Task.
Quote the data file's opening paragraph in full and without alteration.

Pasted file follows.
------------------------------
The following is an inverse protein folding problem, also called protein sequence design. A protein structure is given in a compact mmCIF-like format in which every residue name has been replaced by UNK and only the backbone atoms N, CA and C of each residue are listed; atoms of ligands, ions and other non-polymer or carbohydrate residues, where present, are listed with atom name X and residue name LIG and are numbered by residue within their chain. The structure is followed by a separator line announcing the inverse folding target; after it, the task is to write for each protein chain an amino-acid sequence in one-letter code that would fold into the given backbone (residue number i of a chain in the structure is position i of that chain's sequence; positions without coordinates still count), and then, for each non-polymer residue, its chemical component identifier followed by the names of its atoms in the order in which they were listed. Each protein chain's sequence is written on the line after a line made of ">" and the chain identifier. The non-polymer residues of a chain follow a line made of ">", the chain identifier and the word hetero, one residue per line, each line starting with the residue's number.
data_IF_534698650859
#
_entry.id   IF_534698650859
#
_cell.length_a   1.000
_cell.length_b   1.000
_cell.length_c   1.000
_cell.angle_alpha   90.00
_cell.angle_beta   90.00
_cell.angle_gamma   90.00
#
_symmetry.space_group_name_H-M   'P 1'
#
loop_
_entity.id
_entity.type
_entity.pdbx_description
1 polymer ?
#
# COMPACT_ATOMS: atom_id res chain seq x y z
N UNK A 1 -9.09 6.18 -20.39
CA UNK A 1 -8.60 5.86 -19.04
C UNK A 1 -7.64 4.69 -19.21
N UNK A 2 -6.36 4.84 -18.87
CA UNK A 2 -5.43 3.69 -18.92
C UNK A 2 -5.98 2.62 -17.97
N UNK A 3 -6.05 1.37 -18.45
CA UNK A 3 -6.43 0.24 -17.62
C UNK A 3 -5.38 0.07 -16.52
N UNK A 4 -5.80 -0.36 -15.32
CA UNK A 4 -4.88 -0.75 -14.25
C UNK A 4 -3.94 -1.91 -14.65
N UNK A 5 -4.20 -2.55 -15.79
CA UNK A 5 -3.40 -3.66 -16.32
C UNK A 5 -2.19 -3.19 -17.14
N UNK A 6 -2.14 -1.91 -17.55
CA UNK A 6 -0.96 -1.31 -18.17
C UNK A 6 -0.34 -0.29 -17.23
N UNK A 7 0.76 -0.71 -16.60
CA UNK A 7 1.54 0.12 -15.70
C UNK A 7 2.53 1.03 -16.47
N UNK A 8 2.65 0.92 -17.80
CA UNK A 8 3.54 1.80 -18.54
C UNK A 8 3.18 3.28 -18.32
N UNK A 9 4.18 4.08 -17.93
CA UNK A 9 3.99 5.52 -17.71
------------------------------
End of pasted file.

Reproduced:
The following is an inverse protein folding problem, also called protein sequence design. A protein structure is given in a compact mmCIF-like format in which every residue name has been replaced by UNK and only the backbone atoms N, CA and C of each residue are listed; atoms of ligands, ions and other non-polymer or carbohydrate residues, where present, are listed with atom name X and residue name LIG and are numbered by residue within their chain. The structure is followed by a separator line announcing the inverse folding target; after it, the task is to write for each protein chain an amino-acid sequence in one-letter code that would fold into the given backbone (residue number i of a chain in the structure is position i of that chain's sequence; positions without coordinates still count), and then, for each non-polymer residue, its chemical component identifier followed by the names of its atoms in the order in which they were listed. Each protein chain's sequence is written on the line after a line made of ">" and the chain identifier. The non-polymer residues of a chain follow a line made of ">", the chain identifier and the word hetero, one residue per line, each line starting with the residue's number.